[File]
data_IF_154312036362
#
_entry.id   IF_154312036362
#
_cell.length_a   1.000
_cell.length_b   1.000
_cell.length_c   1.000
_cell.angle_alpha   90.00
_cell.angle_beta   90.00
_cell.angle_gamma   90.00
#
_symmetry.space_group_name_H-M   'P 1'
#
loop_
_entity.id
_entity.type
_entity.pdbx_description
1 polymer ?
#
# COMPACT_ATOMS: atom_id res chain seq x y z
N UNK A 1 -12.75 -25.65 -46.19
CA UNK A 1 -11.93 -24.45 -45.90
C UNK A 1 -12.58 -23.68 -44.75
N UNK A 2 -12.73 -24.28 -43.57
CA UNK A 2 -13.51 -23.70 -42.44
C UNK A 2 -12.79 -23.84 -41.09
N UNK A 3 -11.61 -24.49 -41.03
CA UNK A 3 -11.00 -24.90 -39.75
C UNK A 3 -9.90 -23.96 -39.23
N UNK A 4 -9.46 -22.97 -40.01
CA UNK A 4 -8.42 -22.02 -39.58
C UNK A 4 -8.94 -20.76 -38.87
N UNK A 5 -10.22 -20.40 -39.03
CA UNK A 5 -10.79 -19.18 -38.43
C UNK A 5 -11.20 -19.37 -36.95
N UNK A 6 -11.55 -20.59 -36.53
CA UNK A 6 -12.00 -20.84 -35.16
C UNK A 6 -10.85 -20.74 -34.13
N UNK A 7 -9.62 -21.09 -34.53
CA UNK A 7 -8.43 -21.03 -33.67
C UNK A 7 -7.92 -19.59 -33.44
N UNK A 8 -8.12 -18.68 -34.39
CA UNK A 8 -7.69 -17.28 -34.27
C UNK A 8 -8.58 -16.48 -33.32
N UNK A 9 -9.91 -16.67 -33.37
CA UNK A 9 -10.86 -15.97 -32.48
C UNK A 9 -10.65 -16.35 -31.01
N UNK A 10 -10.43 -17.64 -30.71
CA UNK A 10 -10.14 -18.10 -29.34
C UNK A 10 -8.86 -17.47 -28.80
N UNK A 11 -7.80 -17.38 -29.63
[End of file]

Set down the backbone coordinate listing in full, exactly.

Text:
data_IF_154312036362
#
_entry.id   IF_154312036362
#
_cell.length_a   1.000
_cell.length_b   1.000
_cell.length_c   1.000
_cell.angle_alpha   90.00
_cell.angle_beta   90.00
_cell.angle_gamma   90.00
#
_symmetry.space_group_name_H-M   'P 1'
#
loop_
_entity.id
_entity.type
_entity.pdbx_description
1 polymer ?
#
# COMPACT_ATOMS: atom_id res chain seq x y z
N UNK A 1 -12.75 -25.65 -46.19
CA UNK A 1 -11.93 -24.45 -45.90
C UNK A 1 -12.58 -23.68 -44.75
N UNK A 2 -12.73 -24.28 -43.57
CA UNK A 2 -13.51 -23.70 -42.44
C UNK A 2 -12.79 -23.84 -41.09
N UNK A 3 -11.61 -24.49 -41.03
CA UNK A 3 -11.00 -24.90 -39.75
C UNK A 3 -9.90 -23.96 -39.23
N UNK A 4 -9.46 -22.97 -40.01
CA UNK A 4 -8.42 -22.02 -39.58
C UNK A 4 -8.94 -20.76 -38.87
N UNK A 5 -10.22 -20.40 -39.03
CA UNK A 5 -10.79 -19.18 -38.43
C UNK A 5 -11.20 -19.37 -36.95
N UNK A 6 -11.55 -20.59 -36.53
CA UNK A 6 -12.00 -20.84 -35.16
C UNK A 6 -10.85 -20.74 -34.13
N UNK A 7 -9.62 -21.09 -34.53
CA UNK A 7 -8.43 -21.03 -33.67
C UNK A 7 -7.92 -19.59 -33.44
N UNK A 8 -8.12 -18.68 -34.39
CA UNK A 8 -7.69 -17.28 -34.27
C UNK A 8 -8.58 -16.48 -33.32
N UNK A 9 -9.91 -16.67 -33.37
CA UNK A 9 -10.86 -15.97 -32.48
C UNK A 9 -10.65 -16.35 -31.01
N UNK A 10 -10.43 -17.64 -30.71
CA UNK A 10 -10.14 -18.10 -29.34
C UNK A 10 -8.86 -17.47 -28.80
N UNK A 11 -7.80 -17.38 -29.63